Posted on 06 August 2011 by

Mulch: A Tomato Gardener\’s Trade Secret


By Mindy McIntosh-Shetter

Gardening for me is a combination of luck, good genes, and scientific inquiry that starts with extension publications.

I seem to be a collector of these publications and love to read about the newest research being conducted in plant science.

One of the most useful publications I have ever found was one on mulch.

Mulch in recent years has become a generic term that includes leaves, grass clippings, landscape cloth, wood chips, and plastic.

But while all these mulches serve a purpose the plastic mulch is the most unique. Colored plastic, in recent years, has been showing up all over gardening catalogs and home improvement centers. The principle behind the colored plastic deals with the sun, wavelengths, and the likes and dislikes of certain plants.

Tomatoes love a certain wavelength that is reflected back onto them when red plastic is laid as mulch. This equates out to mean an increase in bloom production, which means more tomatoes on the vine. But using this mulch can be a challenge for some gardeners.

The process begins with the preparation of the garden soil. Compost, Epsom salt, and manure needs to be tilled or mixed into the soil. Once this is done, smooth out the surface of the soil and roll out the plastic. This can be done very early in the spring if the goal is to get the tomatoes out as soon as possible. The plastic covered soil will warm very quickly.

After the plastic has been rolled out, secure to the garden surface with landscape staples or stakes. During this process, try to keep the plastic as taught as possible for the best reflection possible. Once this is done, arrange the plant material on top of the plastic. Another approach consists of measuring and marking the plastic where each plant will be placed. This approach works best if you want to have the plants placed consistently as far as correct plant spacing.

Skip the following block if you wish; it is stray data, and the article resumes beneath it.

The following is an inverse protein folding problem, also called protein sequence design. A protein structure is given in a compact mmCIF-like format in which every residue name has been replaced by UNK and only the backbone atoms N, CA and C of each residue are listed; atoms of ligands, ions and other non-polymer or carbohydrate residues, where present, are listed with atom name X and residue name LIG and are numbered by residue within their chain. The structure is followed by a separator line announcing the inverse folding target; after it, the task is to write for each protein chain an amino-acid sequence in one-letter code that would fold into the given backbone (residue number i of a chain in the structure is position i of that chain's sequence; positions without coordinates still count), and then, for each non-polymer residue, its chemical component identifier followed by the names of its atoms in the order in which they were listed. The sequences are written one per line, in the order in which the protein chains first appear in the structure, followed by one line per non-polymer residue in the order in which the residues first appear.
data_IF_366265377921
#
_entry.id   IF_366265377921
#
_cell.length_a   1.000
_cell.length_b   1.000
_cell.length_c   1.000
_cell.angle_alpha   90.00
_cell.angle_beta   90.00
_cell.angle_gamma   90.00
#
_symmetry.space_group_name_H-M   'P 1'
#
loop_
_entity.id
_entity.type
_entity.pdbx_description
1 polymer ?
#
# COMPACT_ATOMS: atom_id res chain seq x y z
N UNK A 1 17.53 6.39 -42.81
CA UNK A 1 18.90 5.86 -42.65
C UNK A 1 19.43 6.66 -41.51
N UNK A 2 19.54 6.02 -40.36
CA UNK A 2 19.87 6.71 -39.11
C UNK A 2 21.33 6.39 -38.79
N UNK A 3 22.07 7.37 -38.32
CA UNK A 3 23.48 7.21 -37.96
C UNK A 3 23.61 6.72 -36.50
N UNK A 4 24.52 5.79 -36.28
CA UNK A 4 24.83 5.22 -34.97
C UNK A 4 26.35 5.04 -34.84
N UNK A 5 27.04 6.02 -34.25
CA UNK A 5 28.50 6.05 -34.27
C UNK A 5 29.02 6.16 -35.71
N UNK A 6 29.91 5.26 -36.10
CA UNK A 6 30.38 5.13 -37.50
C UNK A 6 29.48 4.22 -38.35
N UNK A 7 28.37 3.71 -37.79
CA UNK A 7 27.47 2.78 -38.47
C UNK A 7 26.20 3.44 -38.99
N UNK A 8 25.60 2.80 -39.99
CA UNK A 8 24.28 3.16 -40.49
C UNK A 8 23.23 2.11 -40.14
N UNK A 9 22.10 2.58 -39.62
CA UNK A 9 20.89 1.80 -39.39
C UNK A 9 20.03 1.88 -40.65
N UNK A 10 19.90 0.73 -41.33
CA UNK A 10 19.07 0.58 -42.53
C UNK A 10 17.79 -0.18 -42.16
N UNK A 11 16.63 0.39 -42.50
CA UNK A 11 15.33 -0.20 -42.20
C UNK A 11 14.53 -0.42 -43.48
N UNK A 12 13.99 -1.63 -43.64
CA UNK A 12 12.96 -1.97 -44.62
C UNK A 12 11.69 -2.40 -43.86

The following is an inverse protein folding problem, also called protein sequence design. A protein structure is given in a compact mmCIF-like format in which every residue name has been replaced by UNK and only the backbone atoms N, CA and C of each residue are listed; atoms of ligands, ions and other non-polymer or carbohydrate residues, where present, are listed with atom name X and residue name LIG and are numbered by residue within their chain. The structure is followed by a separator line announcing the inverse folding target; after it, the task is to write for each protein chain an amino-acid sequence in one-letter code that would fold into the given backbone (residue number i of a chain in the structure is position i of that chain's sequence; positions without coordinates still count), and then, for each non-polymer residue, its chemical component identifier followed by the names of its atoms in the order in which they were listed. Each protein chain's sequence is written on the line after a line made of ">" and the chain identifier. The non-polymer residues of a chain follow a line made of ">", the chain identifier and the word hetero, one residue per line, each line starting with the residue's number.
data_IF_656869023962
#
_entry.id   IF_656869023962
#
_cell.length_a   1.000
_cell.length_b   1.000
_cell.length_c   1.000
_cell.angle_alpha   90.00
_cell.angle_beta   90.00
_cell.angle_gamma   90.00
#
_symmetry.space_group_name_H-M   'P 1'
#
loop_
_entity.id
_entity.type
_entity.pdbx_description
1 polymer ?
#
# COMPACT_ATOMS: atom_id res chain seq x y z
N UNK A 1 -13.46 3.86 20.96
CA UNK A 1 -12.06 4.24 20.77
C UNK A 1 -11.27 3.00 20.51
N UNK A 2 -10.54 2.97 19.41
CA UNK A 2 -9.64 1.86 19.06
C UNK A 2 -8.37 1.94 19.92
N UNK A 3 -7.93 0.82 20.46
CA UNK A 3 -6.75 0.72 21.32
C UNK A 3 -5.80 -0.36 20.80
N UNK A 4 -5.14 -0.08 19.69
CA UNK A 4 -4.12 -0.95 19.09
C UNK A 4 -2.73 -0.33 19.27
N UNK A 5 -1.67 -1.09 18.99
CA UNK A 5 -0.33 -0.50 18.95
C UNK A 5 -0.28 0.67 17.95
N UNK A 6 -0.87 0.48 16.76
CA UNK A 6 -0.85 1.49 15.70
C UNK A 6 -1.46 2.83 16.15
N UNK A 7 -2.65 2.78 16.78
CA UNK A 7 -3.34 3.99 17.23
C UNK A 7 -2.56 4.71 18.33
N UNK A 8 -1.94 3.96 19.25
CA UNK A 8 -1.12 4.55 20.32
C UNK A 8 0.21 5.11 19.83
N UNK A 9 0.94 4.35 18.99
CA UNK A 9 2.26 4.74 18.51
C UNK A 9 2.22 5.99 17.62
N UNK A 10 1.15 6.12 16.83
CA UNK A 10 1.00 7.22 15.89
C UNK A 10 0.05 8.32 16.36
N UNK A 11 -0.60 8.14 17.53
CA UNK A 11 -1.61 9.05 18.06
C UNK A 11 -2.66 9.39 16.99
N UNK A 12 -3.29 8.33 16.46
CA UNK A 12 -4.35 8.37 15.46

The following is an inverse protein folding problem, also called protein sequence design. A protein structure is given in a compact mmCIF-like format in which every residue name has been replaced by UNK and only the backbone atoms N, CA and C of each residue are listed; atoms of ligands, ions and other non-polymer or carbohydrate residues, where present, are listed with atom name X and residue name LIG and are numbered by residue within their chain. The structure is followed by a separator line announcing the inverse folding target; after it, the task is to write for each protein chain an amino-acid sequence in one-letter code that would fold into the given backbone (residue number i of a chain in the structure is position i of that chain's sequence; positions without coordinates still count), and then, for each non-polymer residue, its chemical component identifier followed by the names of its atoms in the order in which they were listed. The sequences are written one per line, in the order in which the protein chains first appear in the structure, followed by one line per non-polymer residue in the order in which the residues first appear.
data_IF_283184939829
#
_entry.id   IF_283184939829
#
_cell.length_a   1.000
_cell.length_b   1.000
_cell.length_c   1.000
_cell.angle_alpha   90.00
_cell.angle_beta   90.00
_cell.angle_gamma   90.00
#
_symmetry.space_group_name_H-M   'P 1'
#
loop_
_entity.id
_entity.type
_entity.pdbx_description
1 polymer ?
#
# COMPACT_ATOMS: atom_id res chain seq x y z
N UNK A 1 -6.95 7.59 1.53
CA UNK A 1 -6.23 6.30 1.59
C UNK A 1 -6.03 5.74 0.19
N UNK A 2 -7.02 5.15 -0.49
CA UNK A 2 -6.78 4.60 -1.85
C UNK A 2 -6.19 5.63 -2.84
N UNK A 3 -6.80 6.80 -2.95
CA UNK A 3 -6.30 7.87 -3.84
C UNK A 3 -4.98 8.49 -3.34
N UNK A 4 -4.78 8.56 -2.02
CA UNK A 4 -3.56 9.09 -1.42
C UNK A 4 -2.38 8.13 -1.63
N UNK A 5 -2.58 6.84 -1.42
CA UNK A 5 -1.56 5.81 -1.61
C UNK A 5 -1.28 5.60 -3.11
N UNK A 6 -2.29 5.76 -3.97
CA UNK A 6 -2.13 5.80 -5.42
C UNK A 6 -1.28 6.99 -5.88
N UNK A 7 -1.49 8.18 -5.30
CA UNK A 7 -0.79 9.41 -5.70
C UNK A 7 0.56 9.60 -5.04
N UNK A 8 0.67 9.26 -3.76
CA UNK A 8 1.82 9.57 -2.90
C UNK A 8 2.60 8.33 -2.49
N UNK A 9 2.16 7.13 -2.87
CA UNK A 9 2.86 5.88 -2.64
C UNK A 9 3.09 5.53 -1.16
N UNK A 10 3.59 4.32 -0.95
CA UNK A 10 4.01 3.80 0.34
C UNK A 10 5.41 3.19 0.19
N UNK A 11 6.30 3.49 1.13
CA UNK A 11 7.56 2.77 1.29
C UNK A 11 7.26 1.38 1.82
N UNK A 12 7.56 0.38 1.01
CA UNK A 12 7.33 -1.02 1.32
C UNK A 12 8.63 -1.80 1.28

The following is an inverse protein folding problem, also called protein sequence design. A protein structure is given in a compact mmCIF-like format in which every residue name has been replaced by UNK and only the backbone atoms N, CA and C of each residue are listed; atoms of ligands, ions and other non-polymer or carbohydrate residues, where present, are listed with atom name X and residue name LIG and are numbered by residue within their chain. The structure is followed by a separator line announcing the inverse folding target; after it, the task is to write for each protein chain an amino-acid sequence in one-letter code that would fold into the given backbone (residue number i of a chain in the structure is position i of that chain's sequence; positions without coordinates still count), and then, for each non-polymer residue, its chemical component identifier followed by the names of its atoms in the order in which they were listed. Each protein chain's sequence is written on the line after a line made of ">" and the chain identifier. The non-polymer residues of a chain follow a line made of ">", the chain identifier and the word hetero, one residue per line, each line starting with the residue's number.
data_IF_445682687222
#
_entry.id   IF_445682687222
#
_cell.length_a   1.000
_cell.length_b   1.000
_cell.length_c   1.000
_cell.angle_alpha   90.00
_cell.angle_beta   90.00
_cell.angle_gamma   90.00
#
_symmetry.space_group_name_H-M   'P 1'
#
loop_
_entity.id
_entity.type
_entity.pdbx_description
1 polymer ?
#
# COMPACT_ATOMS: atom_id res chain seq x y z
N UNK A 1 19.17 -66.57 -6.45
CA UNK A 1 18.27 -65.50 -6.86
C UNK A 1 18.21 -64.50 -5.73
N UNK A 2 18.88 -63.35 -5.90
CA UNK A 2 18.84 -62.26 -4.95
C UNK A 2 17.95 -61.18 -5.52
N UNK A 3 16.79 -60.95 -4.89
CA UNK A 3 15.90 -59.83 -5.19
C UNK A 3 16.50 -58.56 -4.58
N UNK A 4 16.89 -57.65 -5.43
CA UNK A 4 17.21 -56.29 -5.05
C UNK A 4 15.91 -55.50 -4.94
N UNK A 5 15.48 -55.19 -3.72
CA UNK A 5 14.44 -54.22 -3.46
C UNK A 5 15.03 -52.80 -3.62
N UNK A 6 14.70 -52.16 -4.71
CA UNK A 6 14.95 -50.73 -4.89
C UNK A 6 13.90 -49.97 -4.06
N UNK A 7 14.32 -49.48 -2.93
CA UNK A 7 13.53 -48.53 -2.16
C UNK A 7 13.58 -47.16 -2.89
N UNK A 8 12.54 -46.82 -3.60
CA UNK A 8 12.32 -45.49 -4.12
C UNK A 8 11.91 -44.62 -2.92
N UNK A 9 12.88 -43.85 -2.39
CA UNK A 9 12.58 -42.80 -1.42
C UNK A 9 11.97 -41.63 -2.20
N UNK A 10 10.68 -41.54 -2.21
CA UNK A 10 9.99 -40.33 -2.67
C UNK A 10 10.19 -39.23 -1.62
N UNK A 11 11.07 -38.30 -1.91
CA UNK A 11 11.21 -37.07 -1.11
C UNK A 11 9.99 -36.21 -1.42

Once the plant location has been determined, remove each plant and cut an “X” in the plastic. Fold the “X” back and dig the hole for the tomato plant. Place Epsom salt and calcium into the hole and remove tomato plant from its container. Tease the roots or break up the root mass and place in the hole. Fill in the hole and water in. Once this is done, fold the “X” back into it original shape.

After the tomatoes have been planted, spray off the plastic periodically to keep it clean. This is all that is required when it comes to using the red plastic.

When using the plastic, an irrigation system can be laid under the plastic or holes can be poked in the plastic to allow water to percolate down through the plastic.

When the season is over, some believe the plastic should be removed because it keeps the soil too warm. I personally keep my plastic on year round and replace it every 2 years. This allows me to garden sooner and helps control weeds when my garden is not in use.

So until we blog again, plastic is red and tomatoes are blue, when the mulch is not around to reflect the sunlight too. Increasing your yield with the color red will spread the abundance of joy around the gardener’s shed.

One Response to “Mulch: A Tomato Gardener\’s Trade Secret”

  1. NancyBerghold Says:

    How about recycled glass mulch, color red, will that work as well?

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